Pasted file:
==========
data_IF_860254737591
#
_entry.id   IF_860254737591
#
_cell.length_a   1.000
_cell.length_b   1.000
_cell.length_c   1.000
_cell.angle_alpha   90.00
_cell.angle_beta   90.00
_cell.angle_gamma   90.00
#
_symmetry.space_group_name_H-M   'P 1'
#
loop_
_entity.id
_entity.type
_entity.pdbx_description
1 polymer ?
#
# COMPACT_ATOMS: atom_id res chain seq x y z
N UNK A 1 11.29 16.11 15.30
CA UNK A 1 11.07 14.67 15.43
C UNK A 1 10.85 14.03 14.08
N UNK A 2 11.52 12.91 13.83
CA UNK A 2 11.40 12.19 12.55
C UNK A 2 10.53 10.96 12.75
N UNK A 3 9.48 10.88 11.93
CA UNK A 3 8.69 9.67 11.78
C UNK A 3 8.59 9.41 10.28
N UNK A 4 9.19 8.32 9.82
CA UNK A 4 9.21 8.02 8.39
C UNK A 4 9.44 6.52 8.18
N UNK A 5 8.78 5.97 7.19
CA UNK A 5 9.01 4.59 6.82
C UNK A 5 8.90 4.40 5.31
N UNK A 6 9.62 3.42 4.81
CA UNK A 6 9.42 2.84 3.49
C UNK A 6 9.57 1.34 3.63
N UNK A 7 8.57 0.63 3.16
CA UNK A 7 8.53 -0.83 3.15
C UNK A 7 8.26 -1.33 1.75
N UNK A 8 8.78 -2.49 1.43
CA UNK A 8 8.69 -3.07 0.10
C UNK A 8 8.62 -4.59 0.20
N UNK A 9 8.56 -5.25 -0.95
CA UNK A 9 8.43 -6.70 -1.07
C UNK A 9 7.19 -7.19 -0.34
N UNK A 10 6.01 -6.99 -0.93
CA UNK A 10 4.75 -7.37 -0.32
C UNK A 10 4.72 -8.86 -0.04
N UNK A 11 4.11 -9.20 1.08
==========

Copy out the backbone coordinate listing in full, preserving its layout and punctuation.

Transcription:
data_IF_860254737591
#
_entry.id   IF_860254737591
#
_cell.length_a   1.000
_cell.length_b   1.000
_cell.length_c   1.000
_cell.angle_alpha   90.00
_cell.angle_beta   90.00
_cell.angle_gamma   90.00
#
_symmetry.space_group_name_H-M   'P 1'
#
loop_
_entity.id
_entity.type
_entity.pdbx_description
1 polymer ?
#
# COMPACT_ATOMS: atom_id res chain seq x y z
N UNK A 1 11.29 16.11 15.30
CA UNK A 1 11.07 14.67 15.43
C UNK A 1 10.85 14.03 14.08
N UNK A 2 11.52 12.91 13.83
CA UNK A 2 11.40 12.19 12.55
C UNK A 2 10.53 10.96 12.75
N UNK A 3 9.48 10.88 11.93
CA UNK A 3 8.69 9.67 11.78
C UNK A 3 8.59 9.41 10.28
N UNK A 4 9.19 8.32 9.82
CA UNK A 4 9.21 8.02 8.39
C UNK A 4 9.44 6.52 8.18
N UNK A 5 8.78 5.97 7.19
CA UNK A 5 9.01 4.59 6.82
C UNK A 5 8.90 4.40 5.31
N UNK A 6 9.62 3.42 4.81
CA UNK A 6 9.42 2.84 3.49
C UNK A 6 9.57 1.34 3.63
N UNK A 7 8.57 0.63 3.16
CA UNK A 7 8.53 -0.83 3.15
C UNK A 7 8.26 -1.33 1.75
N UNK A 8 8.78 -2.49 1.43
CA UNK A 8 8.69 -3.07 0.10
C UNK A 8 8.62 -4.59 0.20
N UNK A 9 8.56 -5.25 -0.95
CA UNK A 9 8.43 -6.70 -1.07
C UNK A 9 7.19 -7.19 -0.34
N UNK A 10 6.01 -6.99 -0.93
CA UNK A 10 4.75 -7.37 -0.32
C UNK A 10 4.72 -8.86 -0.04
N UNK A 11 4.11 -9.20 1.08